TagSimon Kurt Unsworth

Book notes: Cossé, Levine, Unsworth

Laurence Cossé, A Novel Bookstore (2009/10)

A Novel Bookstore is the ninth novel by French writer Laurence Cossé (the translaltion is by Alison Anderson); one of the launch titles for the UK imprint of Europa Editions; and a celebration of literature. Ivan Georg is a bookseller who has reached his forties mostly drifting through life; but that all changes when he meets Francesca Aldo-Valbelli, a fellow-lover of literature, with the wealth to turn a vision into reality – and the particular vision which the pair has is a bookstore which will stock only good novels, as selected by a secret committee of writers. The Good Novel bookstore duly opens inParis, and is a great success; but there are those who seek to discredit this well-intentioned enterprise – even to the point of physically attacking its committee members.

Though Cossé’s novel is framed as a mystery, its structure (with a lengthy detour in the middle detailing the history of The Good Novel) – and, indeed, the very resolution of the mystery – suggests that this element is not the main point of A Novel Bookstore; rather, it’s about the value of literature itself. There are direct statements of what good novels can do – literature ‘prepares you for life’ (p. 150), it ‘bring[s] like-minded people together and get[s] them talking’ (p. 81) – but we also see how literature has enriched the lives of the characters who write and read it in the book.

There are aspects of A Novel Bookstore which seem less disruptive here than I’d usually find them in a novel – such as the passages where Ivan and Francesca discuss books, passages which are detailed but don’t drag – and I’m not sure whether I am just cutting the book more slack because I share its enthusiasm for literature, and it imagines a place where I’d love to shop. Well, if that’s the case, so be it; for today, the celebration is enough.

Reviews elsewhere: A Common Reader; Of Books and Reading; Books are My Boyfriends; Nonsuch Book.

Sara Levine, Treasure Island!!! (2012)

Sara Levine’s debut novel (another Europa UK launch title) also revolves around the transforming power of literature, though here it’s one work in particular, and the result is perhaps not as positive. Levine’s (unnamed) narrator is a twenty-something graduate with a penchant for the easy (one might say lazy) option, until reading Treasure Island inspires her to be more like Jim Hawkins, and be bold and adventurous in her life. So she takes money from the Pet Library where she works in order to buy a parrot (which does not go down well with her boss), and goes on from there.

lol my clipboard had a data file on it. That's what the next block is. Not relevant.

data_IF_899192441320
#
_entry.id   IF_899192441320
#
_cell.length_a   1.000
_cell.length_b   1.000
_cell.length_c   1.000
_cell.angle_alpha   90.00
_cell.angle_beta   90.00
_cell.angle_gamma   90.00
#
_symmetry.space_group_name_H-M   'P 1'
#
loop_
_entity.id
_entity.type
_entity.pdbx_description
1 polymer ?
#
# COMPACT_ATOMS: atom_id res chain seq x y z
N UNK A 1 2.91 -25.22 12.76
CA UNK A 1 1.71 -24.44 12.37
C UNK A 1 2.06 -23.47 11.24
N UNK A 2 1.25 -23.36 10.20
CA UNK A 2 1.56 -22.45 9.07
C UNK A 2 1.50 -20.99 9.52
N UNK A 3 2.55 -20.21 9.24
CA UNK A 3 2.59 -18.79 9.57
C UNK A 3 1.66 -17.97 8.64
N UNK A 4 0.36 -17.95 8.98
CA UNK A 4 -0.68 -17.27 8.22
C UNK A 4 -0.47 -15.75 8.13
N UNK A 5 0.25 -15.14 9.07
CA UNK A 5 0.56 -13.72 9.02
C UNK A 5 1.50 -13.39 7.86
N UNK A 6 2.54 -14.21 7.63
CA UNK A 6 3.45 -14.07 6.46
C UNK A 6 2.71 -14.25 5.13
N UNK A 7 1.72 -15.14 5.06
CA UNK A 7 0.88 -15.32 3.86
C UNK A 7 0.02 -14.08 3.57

The crux of Treasure Island!!! for me is the narrator’s lack of self-awareness: her inability (or unwillingness) to acknowledge the negative effects her actions have on others; to recognise that the changes she’s making in her life are not as daring as she thinks; to countenance that other people might have aspirations and lives as complex and important as her own. The protagonist’s narrative voice veers between wry and snarky, which adds to the portrayal of someone who is unsympathetic, but not entirely alienating. One’s reaction to her is held in tension to the very end, where there’s a suggestion that the narrator may finally be finding her way, despite everything.

Reviews elsewhere: Bluestalking; The Well-Read Wife; Muse at Highway Speeds; Em and Emm.

Simon Kurt Unsworth, Rough Music (2012)

Now a new chapbook from Spectral Press, this time by the ever-reliable Simon Unsworth. It’s the tale of a man named Cornish, who’s been hiding an affair from his wife Andrea, and is now having to cope with a bunch of masked figures making a racket and acting out some strange performance beneath his bedroom window every night – though nobody else seems to notice them. From the start, Cornish is not exactly a sympathetic character; but Unsworth gradually and effectively reveals just how cold and calculating the protagonist is, which makes his inevitable comeuppance all the more satisfying. The ‘rough music’ outside also works well, as it shifts back and forth between having a metaphorical function and driving forward changes in the story. All in all, nicely done.

Reviews elsewhere: HellBound Times; The Ginger Nuts of Horror.

The month in reading: March 2010

I didn’t get as much time to read in March as I’d hoped, and so read relatively few books last month, but the pick of the bunch was And This is TrueEmily Mackie‘s debut novel about a son trying to come to terms with his changing relationship with his father, and about the treacherousness of memory.

Other highlights from March were  Suzanne Bugler‘s fine character study, This Perfect World; Alex Preston‘s tale of the financial world, This Bleeding City; and Alastair Reynolds‘s sf adventure, Terminal World. And Simon Kurt Unsworth‘s ‘The Knitted Child’ was a simply beautiful short story.

Black Static 15: Simon Kurt Unsworth, ‘The Knitted Child’

A young woman suffers a miscarriage, and her grandmother knits her a doll to replace the child she lost. It’s no ordinary gift, though, because the old woman has magic, and her doll is sentient — but it has no way to communicate.

This is such a beautiful story. For a start, Unsworth’s prose has the rhythm of classic storytelling — one imagines ‘The Knitted Child’ being great read aloud. The tale as a whole is a highly evocative portrait of grief, made perhaps all the more so because we see much of the story from the knitted child’s viewpoint; so, we experience not only the family’s heartbreak, but also the doll’s frustration and sadness at not being able to act — at not being able to be in reality the child that it wants to be in its mind.

‘The Knitted Child was the first of Simon Unsworth’s stories that I’d read; it will not be the last.

Links
Simon Kurt Unsworth’s blog
Index of my Black Static 15 posts

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